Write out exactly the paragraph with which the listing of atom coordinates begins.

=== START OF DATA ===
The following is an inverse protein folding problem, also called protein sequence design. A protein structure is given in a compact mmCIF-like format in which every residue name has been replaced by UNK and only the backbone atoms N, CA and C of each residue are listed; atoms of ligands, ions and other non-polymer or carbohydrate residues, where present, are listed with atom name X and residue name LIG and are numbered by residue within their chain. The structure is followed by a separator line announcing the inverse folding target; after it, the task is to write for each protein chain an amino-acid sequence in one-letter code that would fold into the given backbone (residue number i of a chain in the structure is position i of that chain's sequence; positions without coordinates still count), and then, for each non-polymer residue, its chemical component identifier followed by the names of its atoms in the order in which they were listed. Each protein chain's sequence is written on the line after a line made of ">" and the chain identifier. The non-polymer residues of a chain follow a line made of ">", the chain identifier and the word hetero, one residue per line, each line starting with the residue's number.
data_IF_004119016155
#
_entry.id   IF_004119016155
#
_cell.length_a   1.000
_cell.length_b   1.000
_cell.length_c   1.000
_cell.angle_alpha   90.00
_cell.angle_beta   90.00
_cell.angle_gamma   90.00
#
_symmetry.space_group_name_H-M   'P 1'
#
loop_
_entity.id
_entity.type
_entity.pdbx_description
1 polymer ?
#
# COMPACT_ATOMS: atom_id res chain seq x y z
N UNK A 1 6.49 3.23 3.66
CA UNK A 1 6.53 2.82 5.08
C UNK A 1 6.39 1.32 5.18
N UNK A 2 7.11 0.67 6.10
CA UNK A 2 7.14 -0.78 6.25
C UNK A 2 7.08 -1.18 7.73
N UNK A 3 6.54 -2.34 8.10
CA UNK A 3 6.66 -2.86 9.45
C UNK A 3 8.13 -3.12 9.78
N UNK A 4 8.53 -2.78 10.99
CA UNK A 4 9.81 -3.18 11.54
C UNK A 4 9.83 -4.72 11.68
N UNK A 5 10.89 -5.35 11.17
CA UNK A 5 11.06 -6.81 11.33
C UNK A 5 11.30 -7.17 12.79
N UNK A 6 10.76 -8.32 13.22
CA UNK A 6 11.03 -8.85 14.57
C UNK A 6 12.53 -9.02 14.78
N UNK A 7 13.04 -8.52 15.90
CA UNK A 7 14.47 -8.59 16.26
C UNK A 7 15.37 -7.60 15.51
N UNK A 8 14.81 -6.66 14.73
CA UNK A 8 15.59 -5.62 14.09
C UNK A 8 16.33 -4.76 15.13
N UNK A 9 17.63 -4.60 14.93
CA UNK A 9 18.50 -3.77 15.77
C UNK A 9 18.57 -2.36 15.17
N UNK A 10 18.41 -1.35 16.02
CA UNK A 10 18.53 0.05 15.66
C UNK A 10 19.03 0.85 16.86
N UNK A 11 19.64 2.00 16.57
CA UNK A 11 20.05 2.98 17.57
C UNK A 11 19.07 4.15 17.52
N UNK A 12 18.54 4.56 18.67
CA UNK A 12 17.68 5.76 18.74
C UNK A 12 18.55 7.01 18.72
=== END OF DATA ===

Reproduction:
The following is an inverse protein folding problem, also called protein sequence design. A protein structure is given in a compact mmCIF-like format in which every residue name has been replaced by UNK and only the backbone atoms N, CA and C of each residue are listed; atoms of ligands, ions and other non-polymer or carbohydrate residues, where present, are listed with atom name X and residue name LIG and are numbered by residue within their chain. The structure is followed by a separator line announcing the inverse folding target; after it, the task is to write for each protein chain an amino-acid sequence in one-letter code that would fold into the given backbone (residue number i of a chain in the structure is position i of that chain's sequence; positions without coordinates still count), and then, for each non-polymer residue, its chemical component identifier followed by the names of its atoms in the order in which they were listed. Each protein chain's sequence is written on the line after a line made of ">" and the chain identifier. The non-polymer residues of a chain follow a line made of ">", the chain identifier and the word hetero, one residue per line, each line starting with the residue's number.